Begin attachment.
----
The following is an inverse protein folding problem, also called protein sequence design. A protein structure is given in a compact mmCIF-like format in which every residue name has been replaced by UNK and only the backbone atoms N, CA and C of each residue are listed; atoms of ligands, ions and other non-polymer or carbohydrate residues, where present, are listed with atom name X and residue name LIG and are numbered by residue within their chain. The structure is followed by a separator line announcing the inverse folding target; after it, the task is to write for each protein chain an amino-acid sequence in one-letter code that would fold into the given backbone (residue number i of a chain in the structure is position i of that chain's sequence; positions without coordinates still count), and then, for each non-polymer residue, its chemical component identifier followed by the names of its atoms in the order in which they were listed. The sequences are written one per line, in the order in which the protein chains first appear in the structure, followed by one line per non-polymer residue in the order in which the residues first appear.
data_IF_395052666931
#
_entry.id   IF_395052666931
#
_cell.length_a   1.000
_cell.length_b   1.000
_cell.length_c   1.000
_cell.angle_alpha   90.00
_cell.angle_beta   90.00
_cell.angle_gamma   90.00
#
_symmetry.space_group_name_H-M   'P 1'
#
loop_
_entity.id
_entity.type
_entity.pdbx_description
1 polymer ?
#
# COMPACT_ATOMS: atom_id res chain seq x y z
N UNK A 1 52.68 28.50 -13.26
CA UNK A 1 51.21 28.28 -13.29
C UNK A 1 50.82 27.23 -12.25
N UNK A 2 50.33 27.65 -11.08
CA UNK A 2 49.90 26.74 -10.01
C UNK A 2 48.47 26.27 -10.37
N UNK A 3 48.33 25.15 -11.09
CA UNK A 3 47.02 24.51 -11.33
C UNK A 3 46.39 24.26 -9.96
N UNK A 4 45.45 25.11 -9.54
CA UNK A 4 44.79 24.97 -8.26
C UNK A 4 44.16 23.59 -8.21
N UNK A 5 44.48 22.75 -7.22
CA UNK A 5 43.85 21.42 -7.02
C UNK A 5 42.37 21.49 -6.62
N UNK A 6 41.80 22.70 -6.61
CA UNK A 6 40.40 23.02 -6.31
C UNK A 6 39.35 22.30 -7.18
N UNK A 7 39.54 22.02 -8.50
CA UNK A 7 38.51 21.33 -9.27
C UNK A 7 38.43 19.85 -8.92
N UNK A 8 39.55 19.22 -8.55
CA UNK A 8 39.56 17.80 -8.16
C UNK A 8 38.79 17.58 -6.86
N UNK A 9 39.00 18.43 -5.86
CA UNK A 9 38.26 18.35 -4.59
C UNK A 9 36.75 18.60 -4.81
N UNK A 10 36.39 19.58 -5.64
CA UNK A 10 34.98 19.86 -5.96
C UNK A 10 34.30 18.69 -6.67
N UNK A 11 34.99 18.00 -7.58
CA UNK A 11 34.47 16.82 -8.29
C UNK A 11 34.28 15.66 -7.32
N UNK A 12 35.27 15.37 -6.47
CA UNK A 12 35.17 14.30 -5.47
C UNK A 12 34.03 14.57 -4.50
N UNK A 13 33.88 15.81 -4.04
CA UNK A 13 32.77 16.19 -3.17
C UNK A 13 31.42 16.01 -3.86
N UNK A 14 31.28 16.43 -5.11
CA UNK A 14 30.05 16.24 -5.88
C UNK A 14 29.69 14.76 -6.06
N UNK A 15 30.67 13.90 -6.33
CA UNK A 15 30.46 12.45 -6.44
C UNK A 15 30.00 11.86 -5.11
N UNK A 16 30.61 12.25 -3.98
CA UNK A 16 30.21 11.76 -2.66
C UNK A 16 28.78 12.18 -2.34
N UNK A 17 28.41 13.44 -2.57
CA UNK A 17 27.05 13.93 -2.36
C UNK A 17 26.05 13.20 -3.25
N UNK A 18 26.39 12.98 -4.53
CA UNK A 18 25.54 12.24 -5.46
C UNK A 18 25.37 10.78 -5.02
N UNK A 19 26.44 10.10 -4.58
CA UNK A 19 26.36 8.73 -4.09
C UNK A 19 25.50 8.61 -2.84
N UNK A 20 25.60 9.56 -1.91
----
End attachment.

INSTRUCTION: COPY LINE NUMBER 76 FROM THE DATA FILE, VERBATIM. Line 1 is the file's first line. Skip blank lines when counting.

N UNK A 19 26.44 10.10 -4.58